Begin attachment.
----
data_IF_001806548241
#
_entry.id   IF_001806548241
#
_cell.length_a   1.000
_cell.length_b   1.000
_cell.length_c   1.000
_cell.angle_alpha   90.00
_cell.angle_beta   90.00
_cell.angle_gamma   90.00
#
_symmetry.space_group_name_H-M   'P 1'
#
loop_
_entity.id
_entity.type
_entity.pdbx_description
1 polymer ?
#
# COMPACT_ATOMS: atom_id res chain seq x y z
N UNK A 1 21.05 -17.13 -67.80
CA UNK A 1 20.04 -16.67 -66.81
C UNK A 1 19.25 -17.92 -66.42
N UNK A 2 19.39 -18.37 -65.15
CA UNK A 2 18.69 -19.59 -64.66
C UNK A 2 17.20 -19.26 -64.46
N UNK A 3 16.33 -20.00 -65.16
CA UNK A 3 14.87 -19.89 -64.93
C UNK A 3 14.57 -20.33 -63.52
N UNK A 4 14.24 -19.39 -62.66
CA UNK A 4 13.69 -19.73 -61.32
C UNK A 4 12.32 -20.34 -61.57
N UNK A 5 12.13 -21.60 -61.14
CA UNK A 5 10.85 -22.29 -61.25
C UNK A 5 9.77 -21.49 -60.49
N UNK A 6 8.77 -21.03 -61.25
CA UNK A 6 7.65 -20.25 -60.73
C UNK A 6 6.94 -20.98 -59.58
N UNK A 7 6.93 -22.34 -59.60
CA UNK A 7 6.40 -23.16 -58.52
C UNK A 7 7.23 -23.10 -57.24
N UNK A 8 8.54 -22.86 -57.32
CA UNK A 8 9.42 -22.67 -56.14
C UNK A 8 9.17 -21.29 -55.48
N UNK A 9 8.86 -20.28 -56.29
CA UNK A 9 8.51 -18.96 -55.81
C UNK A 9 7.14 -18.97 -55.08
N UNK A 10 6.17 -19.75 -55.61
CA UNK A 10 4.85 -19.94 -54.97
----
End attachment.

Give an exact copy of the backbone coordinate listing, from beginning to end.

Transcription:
data_IF_001806548241
#
_entry.id   IF_001806548241
#
_cell.length_a   1.000
_cell.length_b   1.000
_cell.length_c   1.000
_cell.angle_alpha   90.00
_cell.angle_beta   90.00
_cell.angle_gamma   90.00
#
_symmetry.space_group_name_H-M   'P 1'
#
loop_
_entity.id
_entity.type
_entity.pdbx_description
1 polymer ?
#
# COMPACT_ATOMS: atom_id res chain seq x y z
N UNK A 1 21.05 -17.13 -67.80
CA UNK A 1 20.04 -16.67 -66.81
C UNK A 1 19.25 -17.92 -66.42
N UNK A 2 19.39 -18.37 -65.15
CA UNK A 2 18.69 -19.59 -64.66
C UNK A 2 17.20 -19.26 -64.46
N UNK A 3 16.33 -20.00 -65.16
CA UNK A 3 14.87 -19.89 -64.93
C UNK A 3 14.57 -20.33 -63.52
N UNK A 4 14.24 -19.39 -62.66
CA UNK A 4 13.69 -19.73 -61.32
C UNK A 4 12.32 -20.34 -61.57
N UNK A 5 12.13 -21.60 -61.14
CA UNK A 5 10.85 -22.29 -61.25
C UNK A 5 9.77 -21.49 -60.49
N UNK A 6 8.77 -21.03 -61.25
CA UNK A 6 7.65 -20.25 -60.73
C UNK A 6 6.94 -20.98 -59.58
N UNK A 7 6.93 -22.34 -59.60
CA UNK A 7 6.40 -23.16 -58.52
C UNK A 7 7.23 -23.10 -57.24
N UNK A 8 8.54 -22.86 -57.32
CA UNK A 8 9.42 -22.67 -56.14
C UNK A 8 9.17 -21.29 -55.48
N UNK A 9 8.86 -20.28 -56.29
CA UNK A 9 8.51 -18.96 -55.81
C UNK A 9 7.14 -18.97 -55.08
N UNK A 10 6.17 -19.75 -55.61
CA UNK A 10 4.85 -19.94 -54.97